Crosby deals with top billing pressure

MORRIS DALLA COSTA -- London Free Press

, Last Updated: 7:50 AM ET

Sidney Crosby says he's never been to London.

He's looking forward to seeing it. But what he's really looking forward to doing is getting on the ice, hoping to win a Memorial Cup title that would cap not only an outstanding year for him personally, but also for the team and most likely for a junior career as well.

"It's a great opportunity for our whole team," said Crosby. "We've been playing all season for this opportunity."

He'll be here sometime today and because of his appearance in the tournament there will be a lot of other people coming to London for the first time.

Crosby is the big name in this tournament. The kid who has been making headlines is the main reason about 250 people have requested media accreditation. (You didn't think it was to visit Storybook Gardens, did you?)

He is as used to the scrutiny, the pressure of living under a microscope, the constant request for interviews and the substantial expectation he will be the next great hockey player, as finding someone shadowing him in a game.

None of this has impeded his performance. But often forgotten is the fact his team is under the same pressure and that it too has performed to expectation. A 35-game undefeated streak attests to that.

And the Oceanic, like the Knights, have become used to media attention, a bonus in a Memorial Cup.

Crosby understands the extra pressure his celebrity puts on the team. "You get used to it but we don't really talk a whole lot about it. It's something they have accepted and I've accepted. It doesn't change much when it comes to (team) chemistry. I do my best. It's tough sometimes when you are on the road and you sign autographs and the bus is waiting. But they are really respectful of that. I think I'm really fortunate and lucky to have guys like that. We have respect for each other and I'm lucky to have guys who can understand something like that."

Crosby has been hounded by questions about his future. What happens if there is no NHL draft? Where will he play? Crosby doesn't want to address the issue, preferring to simply play this season out and see what happens.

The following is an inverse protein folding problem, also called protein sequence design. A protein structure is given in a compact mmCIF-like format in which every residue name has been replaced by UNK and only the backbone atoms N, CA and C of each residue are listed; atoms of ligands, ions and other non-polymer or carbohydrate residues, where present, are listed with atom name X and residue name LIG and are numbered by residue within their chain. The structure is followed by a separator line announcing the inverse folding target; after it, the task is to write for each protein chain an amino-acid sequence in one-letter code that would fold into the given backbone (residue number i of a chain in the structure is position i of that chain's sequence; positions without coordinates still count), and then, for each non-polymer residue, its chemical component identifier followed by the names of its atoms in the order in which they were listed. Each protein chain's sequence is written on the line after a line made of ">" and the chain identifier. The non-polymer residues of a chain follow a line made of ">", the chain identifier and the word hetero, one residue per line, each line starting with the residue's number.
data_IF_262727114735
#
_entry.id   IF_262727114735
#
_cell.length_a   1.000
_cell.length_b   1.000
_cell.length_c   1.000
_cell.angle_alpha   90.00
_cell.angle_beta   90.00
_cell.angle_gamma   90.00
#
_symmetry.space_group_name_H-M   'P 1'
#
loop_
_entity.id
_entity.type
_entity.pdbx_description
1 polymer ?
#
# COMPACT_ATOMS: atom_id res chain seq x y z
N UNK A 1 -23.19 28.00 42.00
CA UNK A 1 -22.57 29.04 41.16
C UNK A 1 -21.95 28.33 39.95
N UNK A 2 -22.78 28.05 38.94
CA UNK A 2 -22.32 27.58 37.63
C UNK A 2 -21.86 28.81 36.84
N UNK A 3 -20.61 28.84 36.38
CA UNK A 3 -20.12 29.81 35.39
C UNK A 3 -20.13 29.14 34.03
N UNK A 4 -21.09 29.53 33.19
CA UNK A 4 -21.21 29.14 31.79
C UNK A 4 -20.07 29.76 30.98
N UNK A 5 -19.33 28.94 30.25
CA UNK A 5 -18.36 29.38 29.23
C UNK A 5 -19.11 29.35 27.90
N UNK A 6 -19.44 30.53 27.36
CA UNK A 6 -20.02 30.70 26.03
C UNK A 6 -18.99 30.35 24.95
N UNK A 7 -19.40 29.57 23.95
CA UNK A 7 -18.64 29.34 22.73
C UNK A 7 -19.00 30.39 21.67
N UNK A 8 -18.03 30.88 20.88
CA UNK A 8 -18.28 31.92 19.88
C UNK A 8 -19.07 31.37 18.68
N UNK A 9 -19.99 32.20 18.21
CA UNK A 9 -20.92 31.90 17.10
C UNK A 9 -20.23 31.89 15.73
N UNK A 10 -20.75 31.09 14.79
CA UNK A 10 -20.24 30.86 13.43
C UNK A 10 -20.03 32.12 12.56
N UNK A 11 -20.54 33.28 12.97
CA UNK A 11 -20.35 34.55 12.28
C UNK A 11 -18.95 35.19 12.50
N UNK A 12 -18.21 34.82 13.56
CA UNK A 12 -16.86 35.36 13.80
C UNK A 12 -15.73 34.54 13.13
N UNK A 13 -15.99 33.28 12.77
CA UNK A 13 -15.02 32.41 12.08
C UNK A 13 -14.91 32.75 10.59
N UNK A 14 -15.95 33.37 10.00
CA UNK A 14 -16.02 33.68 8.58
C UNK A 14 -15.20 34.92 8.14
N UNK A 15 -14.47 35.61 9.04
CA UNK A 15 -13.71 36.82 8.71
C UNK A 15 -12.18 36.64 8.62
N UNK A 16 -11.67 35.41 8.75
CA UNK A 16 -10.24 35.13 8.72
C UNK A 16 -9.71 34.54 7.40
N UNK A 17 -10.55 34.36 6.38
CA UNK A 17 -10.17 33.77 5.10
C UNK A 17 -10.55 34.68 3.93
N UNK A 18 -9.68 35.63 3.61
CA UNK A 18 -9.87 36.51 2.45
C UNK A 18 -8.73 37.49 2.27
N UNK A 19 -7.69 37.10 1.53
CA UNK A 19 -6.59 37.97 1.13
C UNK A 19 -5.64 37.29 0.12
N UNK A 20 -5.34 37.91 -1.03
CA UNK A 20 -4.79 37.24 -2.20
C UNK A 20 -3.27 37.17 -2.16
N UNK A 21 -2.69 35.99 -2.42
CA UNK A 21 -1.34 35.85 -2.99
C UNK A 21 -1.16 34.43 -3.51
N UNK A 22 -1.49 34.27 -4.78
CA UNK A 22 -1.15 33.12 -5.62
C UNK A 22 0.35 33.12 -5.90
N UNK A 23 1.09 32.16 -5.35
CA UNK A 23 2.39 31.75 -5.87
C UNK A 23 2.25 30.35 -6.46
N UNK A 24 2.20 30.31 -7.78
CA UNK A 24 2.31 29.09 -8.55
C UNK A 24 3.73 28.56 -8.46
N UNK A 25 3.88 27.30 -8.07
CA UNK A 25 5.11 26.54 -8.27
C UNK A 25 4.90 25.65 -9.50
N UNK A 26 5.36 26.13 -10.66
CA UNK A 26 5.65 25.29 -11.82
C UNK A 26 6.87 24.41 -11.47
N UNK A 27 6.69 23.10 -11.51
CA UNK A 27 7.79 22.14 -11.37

When you toss in the attention he received by leading Canada's junior team to a gold medal, it shouldn't have come as a shock if the pressure and stress had affected his performance . . . at least a little bit.

Not a chance.

In 13 playoff games, Crosby led the Quebec league with 31 points and was the playoffs' most valuable player. Crosby led regular-season scoring with 168 points on 66 goals and 102 assists.

The focus on the kid from Cole Harbour, N.S., has led to the impression the Oceanic are all Crosby, all the time. It could prove a dangerous mistake to make.

Crosby and linemates Dany Roussin and Marc-Antoine Pouliot combined for 398 points in the regular season and filled the top three spots in the QMJHL scoring race.

"You don't get this far without a good team," Crosby said. "Sometimes that does get misunderstood. That's not the Oceanic way. I know that we're a team here. The guys know that we're a team here. That's the most important thing."

The statistics are especially impressive when one realizes Crosby is the guy everyone wants to stop. He's slick, smart and has enormous talent. But he's tenacious, a guy who puts in tremendous effort and is rewarded for it.

When the Oceanic and London Knights square off in what is the early showcase game Saturday, you can expect the Knights to have arranged special treatment for the next Great One.

Will they be any more successful than the dozens of teams and players who have tried to shut him down before? Great players and great teams respond to challenges. That's what makes the first game so intriguing.

"The attention's been there really for the past two years," Crosby said. "They try and shut you down. That's the game of hockey.

"You have to look at it as a challenge and that's how I'm going to look at it."

Crosby won't be entirely unfamiliar with the Knights. At the world junior he played with Danny Syvret and Corey Perry.

"They are great guys, that's the first impression," Crosby said. "We had great chemistry on the team. Corey was my linemate and I had a chance to talk to Danny a lot.

"They are great guys and great players. They can make things happen."

Crosby makes things happen. It's easy to forget he won't be 18 until Aug. 7.

What London has been calling the Big Show will have a Big Show of its own.


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